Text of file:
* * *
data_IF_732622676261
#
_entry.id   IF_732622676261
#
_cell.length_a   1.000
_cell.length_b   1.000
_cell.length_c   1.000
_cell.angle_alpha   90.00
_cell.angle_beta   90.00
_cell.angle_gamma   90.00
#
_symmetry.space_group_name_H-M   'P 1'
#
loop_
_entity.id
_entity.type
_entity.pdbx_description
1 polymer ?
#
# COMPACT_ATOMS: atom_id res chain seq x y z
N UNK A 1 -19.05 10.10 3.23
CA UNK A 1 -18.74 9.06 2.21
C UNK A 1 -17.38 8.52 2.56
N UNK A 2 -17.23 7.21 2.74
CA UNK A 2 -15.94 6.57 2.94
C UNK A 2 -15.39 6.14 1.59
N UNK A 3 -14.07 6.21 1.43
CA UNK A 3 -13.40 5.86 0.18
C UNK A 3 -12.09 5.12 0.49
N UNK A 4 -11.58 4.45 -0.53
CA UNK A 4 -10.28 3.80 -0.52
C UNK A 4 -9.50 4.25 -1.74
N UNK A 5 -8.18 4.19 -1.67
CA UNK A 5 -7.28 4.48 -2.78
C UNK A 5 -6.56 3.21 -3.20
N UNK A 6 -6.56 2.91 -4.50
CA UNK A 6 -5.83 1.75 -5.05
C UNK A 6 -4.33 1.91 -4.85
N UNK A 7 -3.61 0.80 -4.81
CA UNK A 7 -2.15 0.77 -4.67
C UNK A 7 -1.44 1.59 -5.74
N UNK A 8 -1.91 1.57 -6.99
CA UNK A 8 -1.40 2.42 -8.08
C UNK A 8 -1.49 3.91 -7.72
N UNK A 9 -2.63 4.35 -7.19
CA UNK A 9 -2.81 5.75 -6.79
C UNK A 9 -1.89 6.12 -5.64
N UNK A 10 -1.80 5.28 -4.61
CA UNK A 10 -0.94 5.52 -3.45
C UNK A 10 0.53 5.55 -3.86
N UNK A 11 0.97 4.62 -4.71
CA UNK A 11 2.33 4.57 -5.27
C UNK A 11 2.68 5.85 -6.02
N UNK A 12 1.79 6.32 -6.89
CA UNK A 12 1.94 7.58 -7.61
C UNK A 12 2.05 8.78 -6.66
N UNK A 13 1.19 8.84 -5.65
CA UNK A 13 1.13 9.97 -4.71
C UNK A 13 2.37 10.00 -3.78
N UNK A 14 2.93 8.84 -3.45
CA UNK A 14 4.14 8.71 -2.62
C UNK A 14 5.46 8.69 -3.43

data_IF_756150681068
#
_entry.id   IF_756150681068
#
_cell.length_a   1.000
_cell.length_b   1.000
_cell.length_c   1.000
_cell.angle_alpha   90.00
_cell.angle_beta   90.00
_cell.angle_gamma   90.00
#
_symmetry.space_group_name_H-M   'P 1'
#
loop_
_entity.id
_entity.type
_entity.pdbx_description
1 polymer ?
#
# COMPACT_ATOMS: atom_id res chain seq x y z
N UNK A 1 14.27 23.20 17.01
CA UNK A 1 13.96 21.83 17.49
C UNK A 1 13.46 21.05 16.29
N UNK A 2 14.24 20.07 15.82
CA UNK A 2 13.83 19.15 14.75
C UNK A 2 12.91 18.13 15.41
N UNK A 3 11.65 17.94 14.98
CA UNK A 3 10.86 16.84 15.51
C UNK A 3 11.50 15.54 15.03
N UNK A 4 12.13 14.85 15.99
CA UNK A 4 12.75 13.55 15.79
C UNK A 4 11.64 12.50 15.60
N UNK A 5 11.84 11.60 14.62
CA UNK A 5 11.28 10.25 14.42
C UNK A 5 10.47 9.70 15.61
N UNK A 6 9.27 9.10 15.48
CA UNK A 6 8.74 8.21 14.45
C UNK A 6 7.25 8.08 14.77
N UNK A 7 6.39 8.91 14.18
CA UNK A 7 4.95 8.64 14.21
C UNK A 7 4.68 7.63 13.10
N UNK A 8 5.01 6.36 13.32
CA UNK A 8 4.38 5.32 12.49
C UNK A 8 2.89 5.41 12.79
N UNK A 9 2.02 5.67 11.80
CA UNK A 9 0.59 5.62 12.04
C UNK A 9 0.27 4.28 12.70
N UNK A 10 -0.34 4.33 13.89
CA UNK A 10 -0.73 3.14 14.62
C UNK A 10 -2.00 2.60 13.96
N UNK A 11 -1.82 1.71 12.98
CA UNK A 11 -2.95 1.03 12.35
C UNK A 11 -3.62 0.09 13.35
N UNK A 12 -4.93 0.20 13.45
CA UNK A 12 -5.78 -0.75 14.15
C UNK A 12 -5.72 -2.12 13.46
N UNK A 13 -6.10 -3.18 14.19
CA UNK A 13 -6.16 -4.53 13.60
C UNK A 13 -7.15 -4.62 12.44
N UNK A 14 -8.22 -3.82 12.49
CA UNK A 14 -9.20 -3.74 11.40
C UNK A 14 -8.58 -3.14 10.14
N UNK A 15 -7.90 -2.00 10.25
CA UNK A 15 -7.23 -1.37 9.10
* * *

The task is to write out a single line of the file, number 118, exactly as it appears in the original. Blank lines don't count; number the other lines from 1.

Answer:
C UNK A 12 -5.72 -2.12 13.46